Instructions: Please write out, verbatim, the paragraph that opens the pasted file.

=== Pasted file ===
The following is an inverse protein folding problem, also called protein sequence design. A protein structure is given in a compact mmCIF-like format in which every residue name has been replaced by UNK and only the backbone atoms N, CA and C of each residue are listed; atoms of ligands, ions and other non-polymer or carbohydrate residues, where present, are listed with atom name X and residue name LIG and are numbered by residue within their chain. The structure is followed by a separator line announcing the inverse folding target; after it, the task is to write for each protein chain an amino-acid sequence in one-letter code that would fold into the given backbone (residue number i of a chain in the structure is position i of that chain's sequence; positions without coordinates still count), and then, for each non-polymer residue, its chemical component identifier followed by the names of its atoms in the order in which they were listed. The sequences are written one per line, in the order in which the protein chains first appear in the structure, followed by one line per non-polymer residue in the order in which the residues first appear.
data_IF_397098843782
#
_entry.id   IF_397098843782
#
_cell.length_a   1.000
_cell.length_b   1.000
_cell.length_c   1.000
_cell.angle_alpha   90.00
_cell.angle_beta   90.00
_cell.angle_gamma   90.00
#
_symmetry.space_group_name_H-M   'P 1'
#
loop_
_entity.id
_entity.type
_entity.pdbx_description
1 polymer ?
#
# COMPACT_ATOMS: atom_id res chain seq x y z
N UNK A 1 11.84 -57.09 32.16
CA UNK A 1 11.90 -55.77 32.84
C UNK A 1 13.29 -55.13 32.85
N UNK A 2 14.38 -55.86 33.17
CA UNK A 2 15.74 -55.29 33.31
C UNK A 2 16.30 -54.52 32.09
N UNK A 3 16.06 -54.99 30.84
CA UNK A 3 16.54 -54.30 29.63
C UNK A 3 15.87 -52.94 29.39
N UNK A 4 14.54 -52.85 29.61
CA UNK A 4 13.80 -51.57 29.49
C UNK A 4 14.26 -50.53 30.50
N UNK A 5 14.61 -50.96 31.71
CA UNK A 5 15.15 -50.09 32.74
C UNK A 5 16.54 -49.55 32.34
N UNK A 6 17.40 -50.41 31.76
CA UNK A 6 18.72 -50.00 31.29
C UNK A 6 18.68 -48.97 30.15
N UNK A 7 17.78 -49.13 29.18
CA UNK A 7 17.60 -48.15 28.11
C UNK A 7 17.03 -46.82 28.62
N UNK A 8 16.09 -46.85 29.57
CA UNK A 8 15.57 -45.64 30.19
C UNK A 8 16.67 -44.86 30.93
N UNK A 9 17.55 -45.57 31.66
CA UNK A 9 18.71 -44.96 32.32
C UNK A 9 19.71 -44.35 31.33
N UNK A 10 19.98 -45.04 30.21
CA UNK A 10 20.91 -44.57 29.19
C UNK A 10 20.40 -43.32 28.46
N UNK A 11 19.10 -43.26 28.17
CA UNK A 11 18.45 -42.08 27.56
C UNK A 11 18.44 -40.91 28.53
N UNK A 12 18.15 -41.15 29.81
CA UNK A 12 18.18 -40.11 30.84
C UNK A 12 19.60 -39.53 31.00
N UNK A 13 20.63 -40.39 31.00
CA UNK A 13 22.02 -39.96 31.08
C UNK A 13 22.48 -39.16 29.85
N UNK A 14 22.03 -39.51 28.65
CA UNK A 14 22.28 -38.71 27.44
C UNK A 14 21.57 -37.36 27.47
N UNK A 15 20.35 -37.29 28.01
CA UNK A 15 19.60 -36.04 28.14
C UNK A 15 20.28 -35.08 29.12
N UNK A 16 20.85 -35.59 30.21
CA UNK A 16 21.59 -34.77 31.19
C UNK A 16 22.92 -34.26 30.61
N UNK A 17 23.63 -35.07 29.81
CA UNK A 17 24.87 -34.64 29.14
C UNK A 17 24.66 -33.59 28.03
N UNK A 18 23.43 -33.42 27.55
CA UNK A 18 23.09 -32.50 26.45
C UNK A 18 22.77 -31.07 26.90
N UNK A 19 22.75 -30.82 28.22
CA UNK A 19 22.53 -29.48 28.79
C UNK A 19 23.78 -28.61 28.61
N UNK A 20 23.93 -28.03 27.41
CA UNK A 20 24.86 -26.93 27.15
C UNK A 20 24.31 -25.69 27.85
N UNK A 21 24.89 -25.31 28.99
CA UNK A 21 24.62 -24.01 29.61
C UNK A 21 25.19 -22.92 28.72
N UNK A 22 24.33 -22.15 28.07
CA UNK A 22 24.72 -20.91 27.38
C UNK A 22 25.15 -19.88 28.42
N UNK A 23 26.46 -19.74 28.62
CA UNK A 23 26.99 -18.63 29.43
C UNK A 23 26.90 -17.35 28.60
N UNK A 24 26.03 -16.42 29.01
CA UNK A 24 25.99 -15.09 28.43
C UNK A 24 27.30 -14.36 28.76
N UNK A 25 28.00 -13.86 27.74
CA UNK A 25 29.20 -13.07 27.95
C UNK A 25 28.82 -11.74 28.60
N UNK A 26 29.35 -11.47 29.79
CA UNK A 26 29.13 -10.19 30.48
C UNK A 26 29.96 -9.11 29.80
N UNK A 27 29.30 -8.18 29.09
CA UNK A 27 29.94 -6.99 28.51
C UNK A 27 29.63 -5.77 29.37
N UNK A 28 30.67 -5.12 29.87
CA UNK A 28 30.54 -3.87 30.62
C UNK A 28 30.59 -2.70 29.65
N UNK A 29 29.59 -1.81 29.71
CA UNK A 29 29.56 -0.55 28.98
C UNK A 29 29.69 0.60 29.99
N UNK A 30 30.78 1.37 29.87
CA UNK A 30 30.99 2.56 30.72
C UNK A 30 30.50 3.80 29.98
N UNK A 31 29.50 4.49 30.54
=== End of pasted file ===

The following is an inverse protein folding problem, also called protein sequence design. A protein structure is given in a compact mmCIF-like format in which every residue name has been replaced by UNK and only the backbone atoms N, CA and C of each residue are listed; atoms of ligands, ions and other non-polymer or carbohydrate residues, where present, are listed with atom name X and residue name LIG and are numbered by residue within their chain. The structure is followed by a separator line announcing the inverse folding target; after it, the task is to write for each protein chain an amino-acid sequence in one-letter code that would fold into the given backbone (residue number i of a chain in the structure is position i of that chain's sequence; positions without coordinates still count), and then, for each non-polymer residue, its chemical component identifier followed by the names of its atoms in the order in which they were listed. The sequences are written one per line, in the order in which the protein chains first appear in the structure, followed by one line per non-polymer residue in the order in which the residues first appear.